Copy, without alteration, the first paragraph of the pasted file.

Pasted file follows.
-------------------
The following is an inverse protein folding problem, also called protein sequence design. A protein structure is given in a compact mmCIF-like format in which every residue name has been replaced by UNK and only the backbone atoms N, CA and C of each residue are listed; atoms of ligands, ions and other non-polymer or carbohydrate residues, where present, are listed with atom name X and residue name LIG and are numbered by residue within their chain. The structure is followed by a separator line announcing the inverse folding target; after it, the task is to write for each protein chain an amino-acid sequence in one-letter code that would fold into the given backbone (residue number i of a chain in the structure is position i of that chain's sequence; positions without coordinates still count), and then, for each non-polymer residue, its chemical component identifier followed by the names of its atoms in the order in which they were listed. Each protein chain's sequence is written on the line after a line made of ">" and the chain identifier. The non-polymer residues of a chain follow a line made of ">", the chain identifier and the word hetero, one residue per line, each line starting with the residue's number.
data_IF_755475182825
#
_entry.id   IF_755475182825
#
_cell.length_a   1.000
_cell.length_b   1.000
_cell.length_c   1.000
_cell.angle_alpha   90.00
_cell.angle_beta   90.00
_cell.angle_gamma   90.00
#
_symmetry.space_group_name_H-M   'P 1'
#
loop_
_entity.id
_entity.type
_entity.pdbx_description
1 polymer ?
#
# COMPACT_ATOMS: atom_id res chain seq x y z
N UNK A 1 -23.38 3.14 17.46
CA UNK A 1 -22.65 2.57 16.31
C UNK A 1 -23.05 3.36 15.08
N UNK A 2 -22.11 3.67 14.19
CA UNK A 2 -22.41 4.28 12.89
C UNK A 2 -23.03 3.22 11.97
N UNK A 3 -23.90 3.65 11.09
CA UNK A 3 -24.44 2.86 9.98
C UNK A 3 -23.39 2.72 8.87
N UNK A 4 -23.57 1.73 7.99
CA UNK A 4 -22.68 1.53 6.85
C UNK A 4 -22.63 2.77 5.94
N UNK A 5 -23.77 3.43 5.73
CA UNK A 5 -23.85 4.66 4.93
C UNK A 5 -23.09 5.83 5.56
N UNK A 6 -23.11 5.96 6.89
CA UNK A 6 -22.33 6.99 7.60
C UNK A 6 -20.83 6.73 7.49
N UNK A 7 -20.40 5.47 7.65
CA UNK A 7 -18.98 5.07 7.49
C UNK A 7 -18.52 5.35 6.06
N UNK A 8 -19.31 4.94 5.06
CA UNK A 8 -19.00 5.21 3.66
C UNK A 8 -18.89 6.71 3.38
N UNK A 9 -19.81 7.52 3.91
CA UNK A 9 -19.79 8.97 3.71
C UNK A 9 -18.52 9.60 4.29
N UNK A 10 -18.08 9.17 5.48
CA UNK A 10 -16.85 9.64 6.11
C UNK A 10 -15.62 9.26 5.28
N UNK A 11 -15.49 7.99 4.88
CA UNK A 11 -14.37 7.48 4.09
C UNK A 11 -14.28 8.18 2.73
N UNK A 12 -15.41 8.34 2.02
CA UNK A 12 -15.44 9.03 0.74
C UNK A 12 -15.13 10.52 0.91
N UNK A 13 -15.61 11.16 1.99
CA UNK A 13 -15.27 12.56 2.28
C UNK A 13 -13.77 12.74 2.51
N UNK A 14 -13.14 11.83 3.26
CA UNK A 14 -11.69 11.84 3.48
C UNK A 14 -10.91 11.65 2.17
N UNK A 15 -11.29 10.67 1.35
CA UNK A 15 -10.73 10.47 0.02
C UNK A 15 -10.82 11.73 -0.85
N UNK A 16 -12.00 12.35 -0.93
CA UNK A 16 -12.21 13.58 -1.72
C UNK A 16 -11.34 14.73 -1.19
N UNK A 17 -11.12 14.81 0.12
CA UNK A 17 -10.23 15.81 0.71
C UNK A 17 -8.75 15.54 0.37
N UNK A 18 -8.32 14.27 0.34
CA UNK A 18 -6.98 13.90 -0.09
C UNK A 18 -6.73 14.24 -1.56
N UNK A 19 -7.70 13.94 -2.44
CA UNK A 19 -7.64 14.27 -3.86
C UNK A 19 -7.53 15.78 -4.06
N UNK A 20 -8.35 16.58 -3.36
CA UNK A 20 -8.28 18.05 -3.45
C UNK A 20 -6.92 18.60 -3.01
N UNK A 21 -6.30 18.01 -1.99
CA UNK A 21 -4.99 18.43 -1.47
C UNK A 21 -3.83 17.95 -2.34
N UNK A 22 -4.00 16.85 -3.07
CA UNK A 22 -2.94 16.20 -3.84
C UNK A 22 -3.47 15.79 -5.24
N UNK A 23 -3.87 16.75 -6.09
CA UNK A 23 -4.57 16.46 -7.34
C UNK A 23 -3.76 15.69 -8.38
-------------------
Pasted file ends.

The following is an inverse protein folding problem, also called protein sequence design. A protein structure is given in a compact mmCIF-like format in which every residue name has been replaced by UNK and only the backbone atoms N, CA and C of each residue are listed; atoms of ligands, ions and other non-polymer or carbohydrate residues, where present, are listed with atom name X and residue name LIG and are numbered by residue within their chain. The structure is followed by a separator line announcing the inverse folding target; after it, the task is to write for each protein chain an amino-acid sequence in one-letter code that would fold into the given backbone (residue number i of a chain in the structure is position i of that chain's sequence; positions without coordinates still count), and then, for each non-polymer residue, its chemical component identifier followed by the names of its atoms in the order in which they were listed. Each protein chain's sequence is written on the line after a line made of ">" and the chain identifier. The non-polymer residues of a chain follow a line made of ">", the chain identifier and the word hetero, one residue per line, each line starting with the residue's number.